Expanding the Competence to Issue Provisional Measures – Strengthening the International Judicial Function
In international law, jurisdiction serves the same principal aim as in national law, namely the settlement of disputes in order to maintain (legal) peace and security. In international law, as in national law, judicial procedures take time, sometimes a lot of time, during which the rights at stake may be negatively affected by acts of one of the parties potentially resulting in an ineffective judgment. A remedy against such an occurrence has been developed through an instrument of interim protection by which the court directs the parties to leave the rights as they stand and not to interfere with the situation.1 Such an instrument appears indispensable in order to ensure that a court or tribunal is able to effectively exercise its function.2 At the national level, interim protection is usually unproblematic since the competence of the tribunals is mostly comprehensive.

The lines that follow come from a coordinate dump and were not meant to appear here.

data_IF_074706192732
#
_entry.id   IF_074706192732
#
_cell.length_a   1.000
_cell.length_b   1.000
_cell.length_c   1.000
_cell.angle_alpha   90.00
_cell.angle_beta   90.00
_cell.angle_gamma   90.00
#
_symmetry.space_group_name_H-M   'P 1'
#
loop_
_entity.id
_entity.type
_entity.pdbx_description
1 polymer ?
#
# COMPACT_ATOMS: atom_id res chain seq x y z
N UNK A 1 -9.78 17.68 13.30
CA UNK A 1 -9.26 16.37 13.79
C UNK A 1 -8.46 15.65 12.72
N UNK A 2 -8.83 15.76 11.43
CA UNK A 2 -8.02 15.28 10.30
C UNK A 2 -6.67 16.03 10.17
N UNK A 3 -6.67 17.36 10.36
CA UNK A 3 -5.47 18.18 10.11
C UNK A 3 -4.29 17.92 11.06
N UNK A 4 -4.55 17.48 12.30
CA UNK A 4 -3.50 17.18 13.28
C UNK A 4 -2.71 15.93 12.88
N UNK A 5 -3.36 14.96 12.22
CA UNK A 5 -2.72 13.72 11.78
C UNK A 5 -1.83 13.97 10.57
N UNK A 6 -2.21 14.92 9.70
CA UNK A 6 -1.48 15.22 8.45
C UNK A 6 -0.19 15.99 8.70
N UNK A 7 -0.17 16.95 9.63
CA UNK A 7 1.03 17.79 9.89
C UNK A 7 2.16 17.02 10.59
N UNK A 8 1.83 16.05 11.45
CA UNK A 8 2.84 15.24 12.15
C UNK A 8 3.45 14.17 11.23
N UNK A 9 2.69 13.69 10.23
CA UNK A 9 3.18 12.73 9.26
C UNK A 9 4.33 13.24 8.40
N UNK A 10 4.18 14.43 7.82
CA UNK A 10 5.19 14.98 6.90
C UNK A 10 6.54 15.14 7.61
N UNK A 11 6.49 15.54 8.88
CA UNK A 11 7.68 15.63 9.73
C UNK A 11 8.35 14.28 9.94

KeywordsSecurity Council Provisional Measure Arbitral Tribunal Binding Nature International Court
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